Manmohan trips on Mandal
HT-C fore 2nd anniversary survey finds his ratings down; voters want fresh faces in ministry, writes Aditya Sinha.india Updated: May 21, 2006 02:43 IST
Prime Minister Manmohan Singh, say his aides, is dissatisfied — even frustrated — with his government’s performance as the UPA marks two years in office on Monday. And the voters are growing disenchanted with him, according to an HT survey conducted in six metros by C-fore last week.
Respondents gave the PM a 5.86 out of 10 on his performance. Compare that to a similar HT survey conducted a year back, when he was given 6.46; that’s about a ten per cent drop in approval. The reason? Broadly, a perception of general inaction. Specifically, it seems that the quota stir has tarnished Manmohan Singh’s image in the metros.
The move by HRD Minister Arjun Singh (who scored lower than the PM) to introduce reservations in educational institutions has frustrated the PM as well. Aides say that the PM’s desire for a legacy that reinforces the watershed economic reforms he introduced as finance minister in 1991, keeps getting thwarted by “political tsunamis and earthquakes”. For instance, his fiat last week to the Planning Commission, to address the problem of farmers’ suicides, has been overshadowed by the medicos stir.
Not that the protests are going to derail reservations. “We didn’t allow Medha Patkar to hold us to ransom, we won’t allow the students either,” says a PMO official. For a PM who’s been synonymous with meritocracy, however, this will only further dent his image.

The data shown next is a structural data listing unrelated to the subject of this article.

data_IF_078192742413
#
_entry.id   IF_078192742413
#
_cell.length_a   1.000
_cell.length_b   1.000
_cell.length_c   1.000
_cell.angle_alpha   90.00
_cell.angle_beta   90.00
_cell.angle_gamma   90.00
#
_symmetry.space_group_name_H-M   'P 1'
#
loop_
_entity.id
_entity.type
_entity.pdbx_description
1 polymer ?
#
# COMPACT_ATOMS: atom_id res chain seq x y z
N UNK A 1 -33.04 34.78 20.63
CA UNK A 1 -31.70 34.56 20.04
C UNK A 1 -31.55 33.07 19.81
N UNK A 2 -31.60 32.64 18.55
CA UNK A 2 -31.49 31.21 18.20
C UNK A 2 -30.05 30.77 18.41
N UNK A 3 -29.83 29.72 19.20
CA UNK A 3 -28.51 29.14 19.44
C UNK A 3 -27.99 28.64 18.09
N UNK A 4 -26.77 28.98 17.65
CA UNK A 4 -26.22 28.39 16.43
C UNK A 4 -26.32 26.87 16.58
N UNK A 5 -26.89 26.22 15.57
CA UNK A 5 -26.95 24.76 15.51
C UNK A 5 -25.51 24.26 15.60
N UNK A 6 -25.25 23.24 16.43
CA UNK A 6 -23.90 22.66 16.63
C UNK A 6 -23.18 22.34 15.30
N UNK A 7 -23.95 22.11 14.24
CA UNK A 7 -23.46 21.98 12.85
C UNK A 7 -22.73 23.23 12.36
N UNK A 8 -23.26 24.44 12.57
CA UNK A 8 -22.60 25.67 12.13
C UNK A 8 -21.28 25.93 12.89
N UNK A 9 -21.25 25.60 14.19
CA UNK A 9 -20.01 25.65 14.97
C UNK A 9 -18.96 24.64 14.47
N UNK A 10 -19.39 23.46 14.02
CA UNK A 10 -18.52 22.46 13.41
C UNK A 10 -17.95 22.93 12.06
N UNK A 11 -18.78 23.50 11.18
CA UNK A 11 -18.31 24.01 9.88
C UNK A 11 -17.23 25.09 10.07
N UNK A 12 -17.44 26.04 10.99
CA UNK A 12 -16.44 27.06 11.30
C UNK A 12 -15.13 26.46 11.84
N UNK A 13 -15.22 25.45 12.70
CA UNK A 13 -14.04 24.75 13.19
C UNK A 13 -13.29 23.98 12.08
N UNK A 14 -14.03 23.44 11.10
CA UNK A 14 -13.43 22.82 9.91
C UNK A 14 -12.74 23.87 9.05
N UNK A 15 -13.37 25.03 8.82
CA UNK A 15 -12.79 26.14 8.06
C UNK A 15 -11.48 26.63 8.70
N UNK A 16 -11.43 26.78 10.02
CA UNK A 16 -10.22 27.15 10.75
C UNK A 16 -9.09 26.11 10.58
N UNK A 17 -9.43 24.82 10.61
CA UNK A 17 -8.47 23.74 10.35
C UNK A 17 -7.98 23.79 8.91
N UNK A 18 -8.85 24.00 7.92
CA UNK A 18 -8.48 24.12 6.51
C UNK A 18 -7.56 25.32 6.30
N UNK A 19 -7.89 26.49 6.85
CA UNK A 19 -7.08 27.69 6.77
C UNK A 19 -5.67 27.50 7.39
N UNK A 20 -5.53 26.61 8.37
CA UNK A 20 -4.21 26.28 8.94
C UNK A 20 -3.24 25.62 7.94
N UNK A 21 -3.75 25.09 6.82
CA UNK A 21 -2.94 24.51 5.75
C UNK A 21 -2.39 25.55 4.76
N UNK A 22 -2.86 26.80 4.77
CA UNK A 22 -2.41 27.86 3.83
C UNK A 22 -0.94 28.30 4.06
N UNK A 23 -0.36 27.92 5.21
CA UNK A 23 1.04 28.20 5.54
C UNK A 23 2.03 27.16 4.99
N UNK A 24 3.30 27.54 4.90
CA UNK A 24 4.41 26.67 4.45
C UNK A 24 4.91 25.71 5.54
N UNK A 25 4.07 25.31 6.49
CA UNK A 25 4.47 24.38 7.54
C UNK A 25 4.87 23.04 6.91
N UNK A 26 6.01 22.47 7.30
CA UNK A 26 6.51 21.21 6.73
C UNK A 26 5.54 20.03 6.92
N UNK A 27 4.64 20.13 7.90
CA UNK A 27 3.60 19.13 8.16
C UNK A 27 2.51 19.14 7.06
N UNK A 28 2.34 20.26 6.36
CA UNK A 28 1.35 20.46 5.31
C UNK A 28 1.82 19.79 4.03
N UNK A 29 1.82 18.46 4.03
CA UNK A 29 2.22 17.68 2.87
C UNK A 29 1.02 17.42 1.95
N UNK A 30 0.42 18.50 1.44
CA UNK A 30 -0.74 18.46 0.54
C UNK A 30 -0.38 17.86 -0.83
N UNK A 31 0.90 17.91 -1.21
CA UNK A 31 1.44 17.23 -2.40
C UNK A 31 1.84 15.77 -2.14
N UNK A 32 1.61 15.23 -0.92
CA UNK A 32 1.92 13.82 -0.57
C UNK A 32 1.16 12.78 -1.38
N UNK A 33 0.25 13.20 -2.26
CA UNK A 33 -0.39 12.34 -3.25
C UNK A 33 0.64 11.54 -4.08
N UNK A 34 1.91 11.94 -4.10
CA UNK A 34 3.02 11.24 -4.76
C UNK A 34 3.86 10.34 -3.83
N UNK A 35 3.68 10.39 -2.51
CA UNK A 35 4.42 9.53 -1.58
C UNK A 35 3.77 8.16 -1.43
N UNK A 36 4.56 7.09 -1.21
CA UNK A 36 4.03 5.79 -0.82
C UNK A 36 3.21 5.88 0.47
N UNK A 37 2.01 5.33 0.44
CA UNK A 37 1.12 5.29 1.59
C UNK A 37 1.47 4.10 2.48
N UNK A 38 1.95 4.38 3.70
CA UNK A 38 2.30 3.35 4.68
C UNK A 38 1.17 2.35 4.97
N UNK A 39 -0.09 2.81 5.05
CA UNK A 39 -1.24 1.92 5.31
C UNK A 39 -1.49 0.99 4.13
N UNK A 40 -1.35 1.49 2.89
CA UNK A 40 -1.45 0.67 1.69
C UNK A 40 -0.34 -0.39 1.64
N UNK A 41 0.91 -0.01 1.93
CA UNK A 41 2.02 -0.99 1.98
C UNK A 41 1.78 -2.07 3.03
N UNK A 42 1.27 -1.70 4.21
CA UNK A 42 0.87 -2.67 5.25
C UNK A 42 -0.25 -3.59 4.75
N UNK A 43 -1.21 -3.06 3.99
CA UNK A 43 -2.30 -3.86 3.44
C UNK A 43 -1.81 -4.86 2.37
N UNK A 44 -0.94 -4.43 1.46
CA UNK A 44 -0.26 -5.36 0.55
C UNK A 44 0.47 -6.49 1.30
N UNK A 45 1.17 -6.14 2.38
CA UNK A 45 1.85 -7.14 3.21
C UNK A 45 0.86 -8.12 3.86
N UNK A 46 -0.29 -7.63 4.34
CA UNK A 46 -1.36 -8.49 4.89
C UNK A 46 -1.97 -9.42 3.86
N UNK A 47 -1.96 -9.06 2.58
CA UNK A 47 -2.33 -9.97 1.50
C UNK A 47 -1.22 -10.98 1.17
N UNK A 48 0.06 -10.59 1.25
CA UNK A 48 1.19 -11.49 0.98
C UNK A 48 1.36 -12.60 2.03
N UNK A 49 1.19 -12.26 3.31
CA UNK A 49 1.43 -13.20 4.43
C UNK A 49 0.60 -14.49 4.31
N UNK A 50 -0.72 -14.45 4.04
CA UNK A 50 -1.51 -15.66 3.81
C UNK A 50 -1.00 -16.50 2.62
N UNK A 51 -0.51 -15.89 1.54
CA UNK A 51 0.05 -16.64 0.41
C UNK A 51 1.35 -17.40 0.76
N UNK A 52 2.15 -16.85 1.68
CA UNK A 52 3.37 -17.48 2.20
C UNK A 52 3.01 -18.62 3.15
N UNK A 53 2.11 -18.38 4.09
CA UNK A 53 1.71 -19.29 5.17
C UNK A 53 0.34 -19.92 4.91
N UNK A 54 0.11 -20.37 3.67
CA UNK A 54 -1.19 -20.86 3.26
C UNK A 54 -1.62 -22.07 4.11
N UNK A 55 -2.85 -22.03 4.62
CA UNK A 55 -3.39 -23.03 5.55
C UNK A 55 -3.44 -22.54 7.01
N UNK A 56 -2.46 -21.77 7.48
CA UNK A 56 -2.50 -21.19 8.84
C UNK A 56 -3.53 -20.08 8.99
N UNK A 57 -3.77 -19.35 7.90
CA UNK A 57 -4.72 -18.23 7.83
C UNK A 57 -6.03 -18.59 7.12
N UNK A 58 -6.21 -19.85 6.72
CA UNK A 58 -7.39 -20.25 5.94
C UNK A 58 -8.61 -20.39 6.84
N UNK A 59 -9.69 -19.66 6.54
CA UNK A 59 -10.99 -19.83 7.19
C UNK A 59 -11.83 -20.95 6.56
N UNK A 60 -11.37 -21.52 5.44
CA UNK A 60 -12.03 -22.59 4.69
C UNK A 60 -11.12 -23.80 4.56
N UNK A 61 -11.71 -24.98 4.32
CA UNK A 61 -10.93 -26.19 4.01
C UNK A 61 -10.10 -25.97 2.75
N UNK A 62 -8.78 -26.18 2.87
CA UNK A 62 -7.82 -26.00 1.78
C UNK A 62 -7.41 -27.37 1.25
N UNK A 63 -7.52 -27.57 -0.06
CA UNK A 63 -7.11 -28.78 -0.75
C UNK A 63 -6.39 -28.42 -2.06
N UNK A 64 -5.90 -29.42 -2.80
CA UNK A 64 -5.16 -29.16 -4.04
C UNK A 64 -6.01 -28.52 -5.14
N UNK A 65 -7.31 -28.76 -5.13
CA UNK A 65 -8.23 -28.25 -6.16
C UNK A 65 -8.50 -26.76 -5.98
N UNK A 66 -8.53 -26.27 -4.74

And while the PM may lay emphasis on building foreign relations (experts see the US N-deal as his major achievement) that may not impress the voters too much — even in the metros. In reply to what the priority for the UPA’s 3rd year should be, foreign relations came last; creating jobs was number one.
Regarding the major players in his team, Finance Minister Chidambaram scored the highest. Running neck-and-neck with him was Railways Minister Lalu Prasad Yadav.
An aide says that two years ago, the PM had urged both Lalu and agriculture minister Sharad Pawar to do something substantial with their portfolios; it is the PMO's assessment that while Lalu has done wonders, Pawar has been ore busy with cricket.
Aides harp on the PM's frustration that India is at a juncture where big things can happen but his government is not exploiting the opportunities. He let some of that frustration show in February, while addressing retired foreign service officers: he bemoaned the lack of strategic thinking in the country.
Perhaps he ought to look at fresh blood. The people seem to think so; 27 per cent wanted an immediate induction of youngsters into his ministry, while another 19 per cent said it should happen in the next six months. Less than a quarter wanted to wait till after the next parliamentary elections.